A good rule of thumb is fertilizing warm-season grasses in early fall, about 6 to 8 weeks before the first frost.
At 75°F (24°C), cool-season grasses are coming out of summer dormancy and entering a peak period of growth. As a result, they need a boost of nutrients, and fall is an excellent time to apply a fall lawn fertilizer on your cool-season lawn.
Fertilize in early September as your lawn enters its second growth period.
Late fall fertilization of cool-season grasses will provide nutrients for early spring growth. Then, depending on where you live, you can fertilize again in October or November, as long as it’s about six weeks before the first frost.
There are special winter fertilizers available that help your lawn survive cold winters. These are different from late-fall fertilizers designed to encourage fall growth.
Instead, winter fertilizers contain a ratio of 2:1 nitrogen to potassium, which helps your lawn store food and energy for the winter. When choosing winter fertilization formulas, look for N-P-K ratios of 16-4-8.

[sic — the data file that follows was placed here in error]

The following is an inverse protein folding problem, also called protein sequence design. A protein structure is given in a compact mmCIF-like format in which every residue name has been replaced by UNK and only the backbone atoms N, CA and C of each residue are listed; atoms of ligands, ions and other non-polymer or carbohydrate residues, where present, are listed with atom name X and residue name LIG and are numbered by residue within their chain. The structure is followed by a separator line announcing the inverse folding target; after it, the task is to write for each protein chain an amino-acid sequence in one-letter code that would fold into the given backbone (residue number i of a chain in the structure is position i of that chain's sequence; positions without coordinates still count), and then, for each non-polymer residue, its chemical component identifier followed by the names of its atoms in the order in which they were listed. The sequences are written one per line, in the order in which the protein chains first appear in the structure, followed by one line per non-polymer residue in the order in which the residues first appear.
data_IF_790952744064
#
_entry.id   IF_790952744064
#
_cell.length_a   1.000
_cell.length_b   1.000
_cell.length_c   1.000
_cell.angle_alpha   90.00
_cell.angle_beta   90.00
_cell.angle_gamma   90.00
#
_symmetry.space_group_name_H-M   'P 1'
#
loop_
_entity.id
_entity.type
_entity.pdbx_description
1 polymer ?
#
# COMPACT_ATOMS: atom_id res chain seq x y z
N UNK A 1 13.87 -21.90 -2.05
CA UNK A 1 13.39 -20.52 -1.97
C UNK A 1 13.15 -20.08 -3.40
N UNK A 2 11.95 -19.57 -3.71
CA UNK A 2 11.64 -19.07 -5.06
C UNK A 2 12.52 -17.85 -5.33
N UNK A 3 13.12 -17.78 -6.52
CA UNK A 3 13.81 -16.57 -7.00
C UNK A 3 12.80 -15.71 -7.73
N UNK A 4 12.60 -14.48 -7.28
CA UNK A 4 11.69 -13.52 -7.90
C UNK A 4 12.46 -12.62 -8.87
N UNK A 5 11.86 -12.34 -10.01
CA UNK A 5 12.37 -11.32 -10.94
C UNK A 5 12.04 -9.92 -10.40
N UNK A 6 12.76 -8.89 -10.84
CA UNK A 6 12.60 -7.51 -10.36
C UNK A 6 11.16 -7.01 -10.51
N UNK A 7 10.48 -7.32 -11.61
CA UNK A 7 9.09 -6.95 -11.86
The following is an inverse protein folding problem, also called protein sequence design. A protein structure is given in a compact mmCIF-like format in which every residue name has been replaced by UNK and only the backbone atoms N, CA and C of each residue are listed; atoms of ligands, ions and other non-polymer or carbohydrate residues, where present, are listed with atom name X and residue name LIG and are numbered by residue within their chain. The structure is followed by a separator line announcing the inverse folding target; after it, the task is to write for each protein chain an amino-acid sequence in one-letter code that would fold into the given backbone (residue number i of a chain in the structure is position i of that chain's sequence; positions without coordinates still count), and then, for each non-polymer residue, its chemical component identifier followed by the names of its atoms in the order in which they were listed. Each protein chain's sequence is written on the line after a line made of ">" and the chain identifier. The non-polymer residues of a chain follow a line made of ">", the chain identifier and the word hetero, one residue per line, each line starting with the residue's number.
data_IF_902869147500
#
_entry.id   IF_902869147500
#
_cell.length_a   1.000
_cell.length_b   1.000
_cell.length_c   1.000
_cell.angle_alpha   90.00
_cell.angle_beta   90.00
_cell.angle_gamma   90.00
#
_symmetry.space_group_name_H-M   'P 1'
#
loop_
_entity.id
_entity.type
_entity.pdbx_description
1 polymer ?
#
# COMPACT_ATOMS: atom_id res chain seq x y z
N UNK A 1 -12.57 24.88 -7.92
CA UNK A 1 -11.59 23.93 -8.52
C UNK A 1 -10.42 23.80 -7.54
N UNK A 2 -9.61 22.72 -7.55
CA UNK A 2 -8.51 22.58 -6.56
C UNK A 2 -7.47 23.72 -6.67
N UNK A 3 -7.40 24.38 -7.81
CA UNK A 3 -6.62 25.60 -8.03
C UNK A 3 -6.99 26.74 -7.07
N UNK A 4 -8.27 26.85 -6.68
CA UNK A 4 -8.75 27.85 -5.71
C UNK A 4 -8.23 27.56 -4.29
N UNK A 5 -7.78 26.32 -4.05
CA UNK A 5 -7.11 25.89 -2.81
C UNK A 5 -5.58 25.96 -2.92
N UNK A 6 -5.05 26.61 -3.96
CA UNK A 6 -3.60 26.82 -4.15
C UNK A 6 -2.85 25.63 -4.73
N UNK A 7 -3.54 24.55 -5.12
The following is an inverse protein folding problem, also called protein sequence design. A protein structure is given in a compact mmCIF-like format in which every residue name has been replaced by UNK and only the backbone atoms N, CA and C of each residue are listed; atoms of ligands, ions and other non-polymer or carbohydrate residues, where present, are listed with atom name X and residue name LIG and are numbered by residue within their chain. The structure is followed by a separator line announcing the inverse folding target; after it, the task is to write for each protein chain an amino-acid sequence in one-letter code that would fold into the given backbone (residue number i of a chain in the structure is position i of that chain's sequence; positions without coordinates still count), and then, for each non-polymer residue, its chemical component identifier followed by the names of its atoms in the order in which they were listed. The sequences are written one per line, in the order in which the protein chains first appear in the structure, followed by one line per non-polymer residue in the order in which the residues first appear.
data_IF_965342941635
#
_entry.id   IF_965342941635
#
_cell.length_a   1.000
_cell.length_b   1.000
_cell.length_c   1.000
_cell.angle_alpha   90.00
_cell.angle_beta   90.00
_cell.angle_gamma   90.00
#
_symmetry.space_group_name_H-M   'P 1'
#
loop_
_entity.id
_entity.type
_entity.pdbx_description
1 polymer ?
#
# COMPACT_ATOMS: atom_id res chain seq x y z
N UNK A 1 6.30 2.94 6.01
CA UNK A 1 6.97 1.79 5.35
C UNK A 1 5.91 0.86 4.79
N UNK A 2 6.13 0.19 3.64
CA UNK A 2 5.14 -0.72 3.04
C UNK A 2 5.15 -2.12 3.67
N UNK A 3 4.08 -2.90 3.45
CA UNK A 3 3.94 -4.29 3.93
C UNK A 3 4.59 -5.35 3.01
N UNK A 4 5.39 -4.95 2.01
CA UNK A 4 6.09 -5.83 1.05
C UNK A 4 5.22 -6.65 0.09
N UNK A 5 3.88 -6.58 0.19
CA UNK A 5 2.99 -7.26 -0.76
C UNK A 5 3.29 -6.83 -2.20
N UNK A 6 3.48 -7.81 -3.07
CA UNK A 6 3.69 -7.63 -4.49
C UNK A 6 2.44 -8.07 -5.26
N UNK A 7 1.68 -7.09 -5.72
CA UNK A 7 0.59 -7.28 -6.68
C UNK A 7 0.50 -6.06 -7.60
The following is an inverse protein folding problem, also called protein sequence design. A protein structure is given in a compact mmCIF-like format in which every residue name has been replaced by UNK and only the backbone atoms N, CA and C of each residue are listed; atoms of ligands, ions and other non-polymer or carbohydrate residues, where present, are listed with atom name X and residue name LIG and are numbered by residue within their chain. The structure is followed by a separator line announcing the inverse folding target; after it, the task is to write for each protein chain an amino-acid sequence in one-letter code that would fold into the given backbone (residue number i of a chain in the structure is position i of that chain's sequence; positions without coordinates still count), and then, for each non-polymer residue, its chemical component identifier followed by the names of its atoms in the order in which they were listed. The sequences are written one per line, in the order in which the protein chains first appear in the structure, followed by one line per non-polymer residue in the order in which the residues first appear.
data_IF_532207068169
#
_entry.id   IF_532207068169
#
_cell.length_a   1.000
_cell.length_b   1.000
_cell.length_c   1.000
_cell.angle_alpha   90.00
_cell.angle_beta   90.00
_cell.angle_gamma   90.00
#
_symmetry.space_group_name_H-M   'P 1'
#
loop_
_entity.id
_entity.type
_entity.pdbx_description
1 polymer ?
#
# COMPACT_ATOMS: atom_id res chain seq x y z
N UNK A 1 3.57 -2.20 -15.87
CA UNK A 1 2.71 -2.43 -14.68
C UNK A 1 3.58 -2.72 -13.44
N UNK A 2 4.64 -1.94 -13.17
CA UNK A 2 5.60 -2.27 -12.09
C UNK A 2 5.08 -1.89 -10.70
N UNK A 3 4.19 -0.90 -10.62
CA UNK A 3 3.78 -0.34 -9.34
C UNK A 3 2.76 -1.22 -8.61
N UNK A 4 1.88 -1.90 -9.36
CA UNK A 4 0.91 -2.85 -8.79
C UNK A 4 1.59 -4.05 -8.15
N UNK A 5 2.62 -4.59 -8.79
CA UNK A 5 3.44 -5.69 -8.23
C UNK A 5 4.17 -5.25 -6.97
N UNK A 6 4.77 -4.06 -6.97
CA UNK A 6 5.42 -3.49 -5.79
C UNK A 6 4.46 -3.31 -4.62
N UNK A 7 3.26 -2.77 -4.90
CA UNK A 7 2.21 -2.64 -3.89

Winter fertilizers should be applied by the end of November, usually after the last mow of the season. Avoid giving your lawn heavy doses of nitrogen during the winter because it encourages new growth that cold snaps can damage.
To quote the Beatles, “When you get to the bottom, you go back to the top.” So, listen to Paul. When you finish reading, come back up and click through to our articles about Zoysia, St. Augustine, Fescue, Bahia, Bermuda, Centipede, and Kentucky Blue grasses.
When to Fertilize a Lawn–The Takeaway
When to fertilize a lawn is important if you want it to be green and luxurious. Everything from timing, method, and the type you use will determine the effectiveness of your fertilization program.
Determining the best time to fertilize requires an understanding of what your lawn needs and when it needs it.
The importance of proper timing
Fertilizers give your lawn an immediate nutrient boost that encourages healthy growth.
When applying fertilizers during peak growing seasons, your lawn derives the greatest benefit from fertilizers. So, the type of grass you grow and your growing region play a significant role in the proper timing of lawn fertilization.
Organic vs. synthetic fertilizers
Unlike natural fertilizers that take weeks to break down, synthetic fertilizers give your lawn the nutrient boost it needs within days. Therefore, it’s important to understand the role of different fertilizers in your lawn fertilization schedule.
Natural fertilizers like compost and manure have an advantage over synthetic fertilizers: They provide a broader range of micronutrients. They are slow-acting and provide a steady supply of nutrients over a long period.
However, applying synthetic fertilizers is much easier than applying organic fertilizers, and you get to see results right away.